A joyous illustration of the word 'spring' with flowers growing out of it.

The best literary quotes about spring

As spring approaches, these quotes from authors including Margaret Atwood and Zadie Smith are sure to fill you with the joys of the new season.

The tulips and crocuses have been slowly brightening up grassy patches along pathways, there are days when you brave going out without a coat, and it no longer gets dark at 4pm. Spring is definitely on the way.

The season signifies new beginnings, and a fresh start. It’s a sign of brighter, warmer, longer days to come, with all the possibilities they bring.

Here, we gather together some of the best literary quotes about spring to help put a little pep in your step and get your ready. And if you're still in need of a little inspirartion, why not take a look at our favourite literary quotes about new beginnings.

"In the spring, at the end of the day, you should smell like dirt."
-from Bluebeard’s Egg by Margaret Atwood

“Spring is the time of plans and projects.”
-from Anna Karenina by Leo Tolstoy

“'Is the spring coming?' he said. 'What is it like?'

'It is the sun shining on the rain and the rain falling on the sunshine…'”
-from The Secret Garden by Frances Hodgson Burnett

“That is one good thing about this world…there are always sure to be more springs.”
-from Anne of Avonlea by L M Montgomery

A joyous illustration of the word 'promise' with flowers growing out of the letters.
Image credit: Alicia Fernandes/Penguin

“What I need is the dandelion in the spring. The bright yellow that means rebirth instead of destruction. The promise that life can go on, no matter how bad our losses. That it can be good again.”
-from Mockingjay by Suzanne Collins

"Spring drew on: she was indeed already come; the frosts of winter had ceased; its snows were melted, its cutting winds ameliorated.
-from Jane Eyre by Charlotte Bronte

“The morning air was like a new dress. That made her feel the apron tied around her waist. She untied it and flung it on a low bush beside the road and walked on, picking flowers and making a bouquet [...] From now on until death she was going to have flower dust and springtime sprinkled over everything.”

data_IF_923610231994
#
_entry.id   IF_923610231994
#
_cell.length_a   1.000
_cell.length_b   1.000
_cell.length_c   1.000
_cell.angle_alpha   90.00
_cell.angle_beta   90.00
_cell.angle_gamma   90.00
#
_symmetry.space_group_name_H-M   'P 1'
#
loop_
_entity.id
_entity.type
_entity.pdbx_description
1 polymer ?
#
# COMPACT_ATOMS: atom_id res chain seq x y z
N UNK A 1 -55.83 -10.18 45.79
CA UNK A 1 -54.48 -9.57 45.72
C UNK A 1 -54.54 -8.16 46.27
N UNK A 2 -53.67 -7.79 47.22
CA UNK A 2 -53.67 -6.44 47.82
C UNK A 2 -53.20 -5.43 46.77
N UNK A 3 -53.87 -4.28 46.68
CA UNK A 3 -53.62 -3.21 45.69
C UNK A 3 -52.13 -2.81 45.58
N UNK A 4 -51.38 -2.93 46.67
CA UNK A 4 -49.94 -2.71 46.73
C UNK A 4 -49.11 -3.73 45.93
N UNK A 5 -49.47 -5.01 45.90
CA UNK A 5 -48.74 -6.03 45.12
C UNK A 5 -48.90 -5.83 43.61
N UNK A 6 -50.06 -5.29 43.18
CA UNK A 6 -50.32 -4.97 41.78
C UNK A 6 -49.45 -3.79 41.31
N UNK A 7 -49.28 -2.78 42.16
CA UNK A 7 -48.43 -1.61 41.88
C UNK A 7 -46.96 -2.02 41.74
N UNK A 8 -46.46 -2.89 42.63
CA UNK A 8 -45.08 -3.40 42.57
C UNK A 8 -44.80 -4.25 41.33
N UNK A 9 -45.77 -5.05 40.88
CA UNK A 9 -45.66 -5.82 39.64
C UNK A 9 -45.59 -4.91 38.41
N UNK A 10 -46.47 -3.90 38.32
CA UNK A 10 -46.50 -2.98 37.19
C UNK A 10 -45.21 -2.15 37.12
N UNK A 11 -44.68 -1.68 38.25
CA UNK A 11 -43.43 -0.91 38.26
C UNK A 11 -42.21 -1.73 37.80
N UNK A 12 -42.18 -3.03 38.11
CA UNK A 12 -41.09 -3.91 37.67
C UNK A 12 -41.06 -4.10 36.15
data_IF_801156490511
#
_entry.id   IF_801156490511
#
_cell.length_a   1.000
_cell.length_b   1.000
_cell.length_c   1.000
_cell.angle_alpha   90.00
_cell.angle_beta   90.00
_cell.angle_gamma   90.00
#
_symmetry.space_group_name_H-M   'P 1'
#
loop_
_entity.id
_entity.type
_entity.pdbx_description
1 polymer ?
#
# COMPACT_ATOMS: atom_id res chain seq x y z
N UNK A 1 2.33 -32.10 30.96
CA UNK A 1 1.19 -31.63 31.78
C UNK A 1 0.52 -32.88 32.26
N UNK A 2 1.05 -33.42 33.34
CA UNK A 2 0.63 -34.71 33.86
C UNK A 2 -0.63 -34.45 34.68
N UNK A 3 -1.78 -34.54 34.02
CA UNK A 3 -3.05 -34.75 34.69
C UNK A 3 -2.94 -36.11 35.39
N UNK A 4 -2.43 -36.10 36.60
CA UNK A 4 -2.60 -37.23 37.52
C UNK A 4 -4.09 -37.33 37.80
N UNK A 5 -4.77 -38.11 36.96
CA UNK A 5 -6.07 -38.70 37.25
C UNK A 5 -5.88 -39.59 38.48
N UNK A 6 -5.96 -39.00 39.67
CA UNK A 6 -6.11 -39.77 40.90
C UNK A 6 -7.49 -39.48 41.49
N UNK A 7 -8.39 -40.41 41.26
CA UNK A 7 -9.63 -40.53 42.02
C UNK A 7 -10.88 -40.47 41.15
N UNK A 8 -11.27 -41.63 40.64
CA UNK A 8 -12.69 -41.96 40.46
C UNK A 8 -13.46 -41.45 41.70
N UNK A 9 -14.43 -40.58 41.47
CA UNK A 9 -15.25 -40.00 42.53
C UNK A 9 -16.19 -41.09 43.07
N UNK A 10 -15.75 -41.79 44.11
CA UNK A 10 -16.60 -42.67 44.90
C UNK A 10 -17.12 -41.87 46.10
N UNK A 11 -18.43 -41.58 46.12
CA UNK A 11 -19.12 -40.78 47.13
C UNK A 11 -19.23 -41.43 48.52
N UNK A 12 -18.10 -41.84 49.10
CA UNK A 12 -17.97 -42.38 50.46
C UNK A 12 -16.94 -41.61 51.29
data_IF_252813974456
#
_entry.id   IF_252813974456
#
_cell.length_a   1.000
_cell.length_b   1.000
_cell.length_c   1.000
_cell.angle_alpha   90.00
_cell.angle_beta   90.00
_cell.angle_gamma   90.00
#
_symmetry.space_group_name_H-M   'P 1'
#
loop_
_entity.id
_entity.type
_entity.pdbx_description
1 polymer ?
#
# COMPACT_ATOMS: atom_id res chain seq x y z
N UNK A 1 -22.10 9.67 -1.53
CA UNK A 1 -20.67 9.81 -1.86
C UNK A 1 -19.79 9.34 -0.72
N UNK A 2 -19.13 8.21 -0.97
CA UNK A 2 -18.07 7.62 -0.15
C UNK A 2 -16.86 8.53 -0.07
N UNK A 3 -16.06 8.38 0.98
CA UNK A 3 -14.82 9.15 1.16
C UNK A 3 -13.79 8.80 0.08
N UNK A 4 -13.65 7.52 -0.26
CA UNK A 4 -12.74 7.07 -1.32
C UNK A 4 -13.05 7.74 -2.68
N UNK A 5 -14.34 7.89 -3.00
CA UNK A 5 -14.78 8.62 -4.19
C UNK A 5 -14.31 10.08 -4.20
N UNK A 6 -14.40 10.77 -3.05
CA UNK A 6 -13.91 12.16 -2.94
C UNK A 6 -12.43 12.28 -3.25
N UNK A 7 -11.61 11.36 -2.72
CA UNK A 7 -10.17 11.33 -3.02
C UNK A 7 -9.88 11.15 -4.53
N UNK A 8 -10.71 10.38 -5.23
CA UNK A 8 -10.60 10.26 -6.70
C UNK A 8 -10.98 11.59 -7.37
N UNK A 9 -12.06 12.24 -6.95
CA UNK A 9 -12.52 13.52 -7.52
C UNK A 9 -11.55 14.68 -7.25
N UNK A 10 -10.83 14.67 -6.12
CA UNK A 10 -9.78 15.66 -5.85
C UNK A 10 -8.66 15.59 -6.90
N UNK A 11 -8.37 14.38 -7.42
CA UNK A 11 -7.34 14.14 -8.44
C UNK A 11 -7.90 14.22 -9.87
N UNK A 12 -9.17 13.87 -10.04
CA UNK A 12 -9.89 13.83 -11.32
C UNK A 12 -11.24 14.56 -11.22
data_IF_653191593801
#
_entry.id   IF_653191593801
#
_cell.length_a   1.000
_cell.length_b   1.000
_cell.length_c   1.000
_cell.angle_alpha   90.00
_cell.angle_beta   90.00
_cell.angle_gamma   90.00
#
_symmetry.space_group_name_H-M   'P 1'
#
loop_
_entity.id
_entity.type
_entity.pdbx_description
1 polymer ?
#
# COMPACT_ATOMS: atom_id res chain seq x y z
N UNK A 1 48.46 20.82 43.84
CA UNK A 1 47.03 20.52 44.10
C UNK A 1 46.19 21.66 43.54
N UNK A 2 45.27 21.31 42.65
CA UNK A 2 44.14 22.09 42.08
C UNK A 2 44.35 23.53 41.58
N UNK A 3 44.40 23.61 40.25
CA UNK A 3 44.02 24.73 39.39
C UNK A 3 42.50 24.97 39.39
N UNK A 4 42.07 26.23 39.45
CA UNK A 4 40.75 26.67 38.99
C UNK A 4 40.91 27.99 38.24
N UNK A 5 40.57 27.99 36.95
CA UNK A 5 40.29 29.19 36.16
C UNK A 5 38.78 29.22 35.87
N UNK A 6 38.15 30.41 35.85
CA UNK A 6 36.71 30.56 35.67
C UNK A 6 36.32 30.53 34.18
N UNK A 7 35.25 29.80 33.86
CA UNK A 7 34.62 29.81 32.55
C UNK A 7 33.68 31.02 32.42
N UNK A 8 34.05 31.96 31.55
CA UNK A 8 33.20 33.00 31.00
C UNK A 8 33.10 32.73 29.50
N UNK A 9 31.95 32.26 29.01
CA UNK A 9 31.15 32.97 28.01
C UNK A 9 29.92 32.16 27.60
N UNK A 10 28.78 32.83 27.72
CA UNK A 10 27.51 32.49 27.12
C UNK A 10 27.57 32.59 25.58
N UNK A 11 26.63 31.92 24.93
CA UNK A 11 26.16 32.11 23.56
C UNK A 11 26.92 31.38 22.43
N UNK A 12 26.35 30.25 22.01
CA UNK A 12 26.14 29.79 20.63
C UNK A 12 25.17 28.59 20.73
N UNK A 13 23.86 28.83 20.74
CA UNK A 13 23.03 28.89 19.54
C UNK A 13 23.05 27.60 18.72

-from Their Eyes Were Watching God by Zora Neale Hurston

Joyful illustration of the word 'light' with flowers growing out of it.
Image credit: Alicia Fernandes/Penguin

"It was one of those March days when the sun shines hot and the wind blows cold: when it is summer in the light, and winter in the shade."
-from Great Expectations by Charles Dickens

"A sprawling North London parkland, composed of oaks, willows and chestnuts, yews and sycamores, the beech and the birch; that encompasses the city’s highest point and spreads far beyond it; that is so well planted it feels unplanned; that is not the country but is no more a garden than Yellowstone; that has a shade of green for every possible felicitation of light; that paints itself in russets and ambers in autumn, canary-yellow in the splashy spring; with tickling bush grass to hide teenage lovers and joint smokers, broad oaks for brave men to kiss against, mown meadows for summer ball games, hills for kites, ponds for hippies, an icy lido for old men with strong constitutions, mean llamas for mean children and, for the tourists, a country house, its façade painted white enough for any Hollywood close-up, complete with a tea room, although anything you buy there should be eaten outside with the grass beneath your toes, sitting under the magnolia tree, letting the white blossoms, blush-pink at their tips, fall all around you.”
-from On Beauty by Zadie Smith

"If people did not love each other, I really do not see what use there would be in having any springtime."
-from Les Misérables by Victor Hugo

“But the true nature of the human heart is as whimsical as spring weather. All signals may aim toward a fall of rain when suddenly the skies will clear.”
-from The Collected Autobiographies of Maya Angelou by Maya Angelou

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